The Broken Record


by Claire Moodey · August 17, 2015


broken record

Rebecca Frank, Jonathan Louis Dent | Stephen Stocking

It always feels good to go the theater with a full house. It feels especially good to do so when you find yourself thinking that the play is doing something important. I had the pleasure of being in the audience for the opening performance of The Broken Record by Jonathan Louis Dent where this was just the case. Dent's play examines race and power as the incidents of police brutality against unarmed black people in America continue to pile. These terrible stories play on repeat like a broken record. Dent works at understanding these repetitions differently by playing a fictional but all too real story of the shooting of an unarmed, black college student by an NYPD officer at a bus stop on repeat. Jiva, played by Dent, is a homeless man who bears witness to the scene and miraculously has the power to freeze time, spin the record back, and try to change the course of history with the aid of Shadow (Rebecca S'manga Frank), a woman in white visible only to Jiva. 

When Jiva stops the disc after Zachary is shot, Shadow appears and asks, “Do you know the secret of the lotus flower?” As Jiva relives this scene, trying each time to prevent the shooting, Dent's writing tries to parse the complexities of systemic racism, compassion, sympathy. The generosity with which Dent approaches each perspective within The Broken Record humanizes each perspective without letting anyone off the hook. Jiva's actions trying to prevent what seems inevitable reveal the depth at which police brutality and systemic racism affect behavior daily. Thoughtfulness and compassion seem to be the best tools Dent has found to expose and combat, but these still prove to be only the beginning.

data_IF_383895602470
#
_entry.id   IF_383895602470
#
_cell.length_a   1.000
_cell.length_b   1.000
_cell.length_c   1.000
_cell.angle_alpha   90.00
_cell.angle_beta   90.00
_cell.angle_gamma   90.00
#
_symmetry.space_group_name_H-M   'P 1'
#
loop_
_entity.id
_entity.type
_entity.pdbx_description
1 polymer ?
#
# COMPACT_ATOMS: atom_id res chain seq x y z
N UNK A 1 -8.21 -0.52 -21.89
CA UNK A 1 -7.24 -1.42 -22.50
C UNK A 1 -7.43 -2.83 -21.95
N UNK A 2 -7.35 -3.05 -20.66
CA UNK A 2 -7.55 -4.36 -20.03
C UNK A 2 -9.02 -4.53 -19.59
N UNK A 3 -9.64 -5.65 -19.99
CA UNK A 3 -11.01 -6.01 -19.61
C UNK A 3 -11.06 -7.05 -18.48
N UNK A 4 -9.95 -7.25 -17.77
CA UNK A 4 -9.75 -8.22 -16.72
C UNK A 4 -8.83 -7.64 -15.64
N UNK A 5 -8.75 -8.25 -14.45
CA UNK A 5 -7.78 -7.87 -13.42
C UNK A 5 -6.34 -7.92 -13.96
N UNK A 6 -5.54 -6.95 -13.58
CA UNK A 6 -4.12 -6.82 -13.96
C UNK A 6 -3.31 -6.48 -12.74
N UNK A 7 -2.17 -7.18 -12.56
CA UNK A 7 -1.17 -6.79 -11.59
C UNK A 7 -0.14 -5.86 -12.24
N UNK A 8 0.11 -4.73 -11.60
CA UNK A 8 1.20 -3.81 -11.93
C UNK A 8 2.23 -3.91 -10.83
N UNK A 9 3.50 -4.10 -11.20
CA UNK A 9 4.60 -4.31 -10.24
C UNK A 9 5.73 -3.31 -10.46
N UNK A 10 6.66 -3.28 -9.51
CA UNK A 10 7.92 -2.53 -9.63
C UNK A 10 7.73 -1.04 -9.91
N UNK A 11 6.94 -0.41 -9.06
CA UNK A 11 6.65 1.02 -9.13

While watching, I found myself in tears. I was nervous several times about how the production would handle the angelic woman, the white officer, the homeless, but was constantly impressed by the thoughtfulness and generosity of the writing, the careful direction of Megan Sandberg-Zakian and the wonderful performances of the entire cast. While not solving any of these problems, The Broken Record very successfully brings visibility, questioning, and conversation to our daily encounters with systemic racism in an incredibly accessible performance. The production is elegant and simple - effectively and sparsely designed. Sound designer Nathan Leigh fleshes out the space, effectively aided by Lighting designer Jaime Martinez-Rivera. At the curtain call, Dent noted that the production is largely donating its profits to the Black Lives Matter Movement because as he declared to a packed house, “Black lives matter. They always have and they always will.” I highly recommend seeing this performance. Bring a friend. And talk about it.  

 

 

 

 

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